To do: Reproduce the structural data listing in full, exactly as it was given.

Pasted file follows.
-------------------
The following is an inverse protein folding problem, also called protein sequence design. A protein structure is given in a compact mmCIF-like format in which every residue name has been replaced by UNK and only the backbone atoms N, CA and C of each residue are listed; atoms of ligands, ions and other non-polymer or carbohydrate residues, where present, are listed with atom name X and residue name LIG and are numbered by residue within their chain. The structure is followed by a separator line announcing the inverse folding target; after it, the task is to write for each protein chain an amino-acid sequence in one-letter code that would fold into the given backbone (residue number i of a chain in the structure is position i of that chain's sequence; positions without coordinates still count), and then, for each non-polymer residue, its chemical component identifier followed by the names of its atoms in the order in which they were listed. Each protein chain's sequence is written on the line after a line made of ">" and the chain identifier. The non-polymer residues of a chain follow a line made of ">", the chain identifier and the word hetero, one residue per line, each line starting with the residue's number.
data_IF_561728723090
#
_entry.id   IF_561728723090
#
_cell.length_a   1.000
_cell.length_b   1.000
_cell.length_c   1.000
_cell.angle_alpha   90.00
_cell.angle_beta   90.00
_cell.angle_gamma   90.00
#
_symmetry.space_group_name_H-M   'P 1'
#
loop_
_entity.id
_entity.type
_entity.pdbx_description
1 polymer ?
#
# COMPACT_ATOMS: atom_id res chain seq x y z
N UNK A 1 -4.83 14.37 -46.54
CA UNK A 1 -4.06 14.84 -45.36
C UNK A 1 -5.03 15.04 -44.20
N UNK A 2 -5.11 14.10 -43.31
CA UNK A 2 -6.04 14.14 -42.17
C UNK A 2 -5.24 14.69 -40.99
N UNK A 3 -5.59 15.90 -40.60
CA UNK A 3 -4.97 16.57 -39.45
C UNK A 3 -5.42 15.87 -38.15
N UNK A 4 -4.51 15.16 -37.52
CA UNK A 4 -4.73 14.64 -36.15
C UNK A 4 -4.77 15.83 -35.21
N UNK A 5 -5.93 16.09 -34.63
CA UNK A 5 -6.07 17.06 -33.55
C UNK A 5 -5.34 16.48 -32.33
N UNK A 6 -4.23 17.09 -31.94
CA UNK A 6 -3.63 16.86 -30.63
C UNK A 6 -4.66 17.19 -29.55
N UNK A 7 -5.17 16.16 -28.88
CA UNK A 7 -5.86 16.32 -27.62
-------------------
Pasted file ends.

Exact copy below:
The following is an inverse protein folding problem, also called protein sequence design. A protein structure is given in a compact mmCIF-like format in which every residue name has been replaced by UNK and only the backbone atoms N, CA and C of each residue are listed; atoms of ligands, ions and other non-polymer or carbohydrate residues, where present, are listed with atom name X and residue name LIG and are numbered by residue within their chain. The structure is followed by a separator line announcing the inverse folding target; after it, the task is to write for each protein chain an amino-acid sequence in one-letter code that would fold into the given backbone (residue number i of a chain in the structure is position i of that chain's sequence; positions without coordinates still count), and then, for each non-polymer residue, its chemical component identifier followed by the names of its atoms in the order in which they were listed. Each protein chain's sequence is written on the line after a line made of ">" and the chain identifier. The non-polymer residues of a chain follow a line made of ">", the chain identifier and the word hetero, one residue per line, each line starting with the residue's number.
data_IF_561728723090
#
_entry.id   IF_561728723090
#
_cell.length_a   1.000
_cell.length_b   1.000
_cell.length_c   1.000
_cell.angle_alpha   90.00
_cell.angle_beta   90.00
_cell.angle_gamma   90.00
#
_symmetry.space_group_name_H-M   'P 1'
#
loop_
_entity.id
_entity.type
_entity.pdbx_description
1 polymer ?
#
# COMPACT_ATOMS: atom_id res chain seq x y z
N UNK A 1 -4.83 14.37 -46.54
CA UNK A 1 -4.06 14.84 -45.36
C UNK A 1 -5.03 15.04 -44.20
N UNK A 2 -5.11 14.10 -43.31
CA UNK A 2 -6.04 14.14 -42.17
C UNK A 2 -5.24 14.69 -40.99
N UNK A 3 -5.59 15.90 -40.60
CA UNK A 3 -4.97 16.57 -39.45
C UNK A 3 -5.42 15.87 -38.15
N UNK A 4 -4.51 15.16 -37.52
CA UNK A 4 -4.73 14.64 -36.15
C UNK A 4 -4.77 15.83 -35.21
N UNK A 5 -5.93 16.09 -34.63
CA UNK A 5 -6.07 17.06 -33.55
C UNK A 5 -5.34 16.48 -32.33
N UNK A 6 -4.23 17.09 -31.94
CA UNK A 6 -3.63 16.86 -30.63
C UNK A 6 -4.66 17.19 -29.55
N UNK A 7 -5.17 16.16 -28.88
CA UNK A 7 -5.86 16.32 -27.62